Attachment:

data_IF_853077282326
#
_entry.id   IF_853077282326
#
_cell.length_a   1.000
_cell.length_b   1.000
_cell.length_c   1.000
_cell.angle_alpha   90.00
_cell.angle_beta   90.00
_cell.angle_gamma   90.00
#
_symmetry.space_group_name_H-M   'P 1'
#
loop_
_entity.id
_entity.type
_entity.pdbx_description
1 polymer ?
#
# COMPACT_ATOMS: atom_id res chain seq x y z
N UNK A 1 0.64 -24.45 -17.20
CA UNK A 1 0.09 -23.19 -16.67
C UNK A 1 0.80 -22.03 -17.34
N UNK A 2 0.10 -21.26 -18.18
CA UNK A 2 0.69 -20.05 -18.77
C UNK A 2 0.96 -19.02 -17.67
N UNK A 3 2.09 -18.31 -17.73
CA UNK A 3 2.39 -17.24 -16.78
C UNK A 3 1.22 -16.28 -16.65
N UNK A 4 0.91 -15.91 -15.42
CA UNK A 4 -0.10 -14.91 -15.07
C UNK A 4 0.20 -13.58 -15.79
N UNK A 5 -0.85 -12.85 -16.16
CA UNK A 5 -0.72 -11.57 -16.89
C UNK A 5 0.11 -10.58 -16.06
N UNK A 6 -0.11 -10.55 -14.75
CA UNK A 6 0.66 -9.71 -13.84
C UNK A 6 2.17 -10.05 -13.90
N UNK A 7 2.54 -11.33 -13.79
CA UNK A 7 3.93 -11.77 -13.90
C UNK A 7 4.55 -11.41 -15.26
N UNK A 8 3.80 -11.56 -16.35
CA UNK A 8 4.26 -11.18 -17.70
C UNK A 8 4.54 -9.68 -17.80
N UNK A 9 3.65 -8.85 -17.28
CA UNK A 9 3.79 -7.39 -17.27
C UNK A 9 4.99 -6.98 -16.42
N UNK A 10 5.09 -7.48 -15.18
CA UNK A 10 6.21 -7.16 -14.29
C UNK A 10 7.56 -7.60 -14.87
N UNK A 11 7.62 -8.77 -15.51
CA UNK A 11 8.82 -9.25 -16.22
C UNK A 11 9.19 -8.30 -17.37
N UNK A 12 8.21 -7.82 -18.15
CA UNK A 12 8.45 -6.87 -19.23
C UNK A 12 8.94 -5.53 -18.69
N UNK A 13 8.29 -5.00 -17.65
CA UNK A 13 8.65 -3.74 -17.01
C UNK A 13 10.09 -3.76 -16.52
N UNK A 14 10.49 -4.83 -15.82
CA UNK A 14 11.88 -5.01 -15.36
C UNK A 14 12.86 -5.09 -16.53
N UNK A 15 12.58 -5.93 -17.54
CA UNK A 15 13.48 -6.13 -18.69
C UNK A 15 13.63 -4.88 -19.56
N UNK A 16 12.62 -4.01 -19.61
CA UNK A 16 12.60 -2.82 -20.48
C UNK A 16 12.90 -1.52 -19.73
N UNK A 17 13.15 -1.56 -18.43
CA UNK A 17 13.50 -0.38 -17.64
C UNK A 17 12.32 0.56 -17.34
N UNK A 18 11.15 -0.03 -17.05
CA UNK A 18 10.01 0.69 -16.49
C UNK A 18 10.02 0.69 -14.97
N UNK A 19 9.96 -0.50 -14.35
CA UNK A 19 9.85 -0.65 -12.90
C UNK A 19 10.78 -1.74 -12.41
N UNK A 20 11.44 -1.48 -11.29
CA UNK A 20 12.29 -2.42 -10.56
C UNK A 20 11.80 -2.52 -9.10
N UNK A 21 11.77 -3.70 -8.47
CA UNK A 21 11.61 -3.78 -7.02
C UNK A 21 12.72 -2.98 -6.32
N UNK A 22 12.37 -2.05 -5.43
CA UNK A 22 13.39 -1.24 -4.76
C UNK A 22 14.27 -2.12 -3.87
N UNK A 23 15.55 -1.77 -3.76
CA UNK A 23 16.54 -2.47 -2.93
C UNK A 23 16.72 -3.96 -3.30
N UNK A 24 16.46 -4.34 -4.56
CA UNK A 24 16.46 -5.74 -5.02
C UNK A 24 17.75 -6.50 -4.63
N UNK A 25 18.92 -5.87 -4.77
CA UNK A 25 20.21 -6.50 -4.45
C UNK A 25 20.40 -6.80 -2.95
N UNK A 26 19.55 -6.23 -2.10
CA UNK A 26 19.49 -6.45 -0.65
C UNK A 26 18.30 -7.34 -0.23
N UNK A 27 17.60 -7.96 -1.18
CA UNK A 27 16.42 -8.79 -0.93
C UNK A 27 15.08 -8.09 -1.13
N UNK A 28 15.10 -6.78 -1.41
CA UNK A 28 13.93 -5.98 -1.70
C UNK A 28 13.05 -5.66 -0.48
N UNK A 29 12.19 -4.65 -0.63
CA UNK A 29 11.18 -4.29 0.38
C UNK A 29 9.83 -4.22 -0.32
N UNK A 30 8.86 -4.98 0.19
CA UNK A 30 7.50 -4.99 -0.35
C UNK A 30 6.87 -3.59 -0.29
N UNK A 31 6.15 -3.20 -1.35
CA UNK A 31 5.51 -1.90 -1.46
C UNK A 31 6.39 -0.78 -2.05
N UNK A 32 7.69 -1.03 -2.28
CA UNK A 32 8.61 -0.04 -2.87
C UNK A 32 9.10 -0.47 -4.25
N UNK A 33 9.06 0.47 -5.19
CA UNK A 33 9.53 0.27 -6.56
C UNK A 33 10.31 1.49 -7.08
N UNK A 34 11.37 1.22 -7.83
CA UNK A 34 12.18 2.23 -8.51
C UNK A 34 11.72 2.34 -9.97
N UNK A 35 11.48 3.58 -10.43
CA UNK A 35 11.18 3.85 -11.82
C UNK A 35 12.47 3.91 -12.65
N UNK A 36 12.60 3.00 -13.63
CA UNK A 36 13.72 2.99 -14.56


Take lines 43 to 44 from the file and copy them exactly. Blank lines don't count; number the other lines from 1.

CA UNK A 8 4.26 -11.18 -17.70
C UNK A 8 4.54 -9.68 -17.80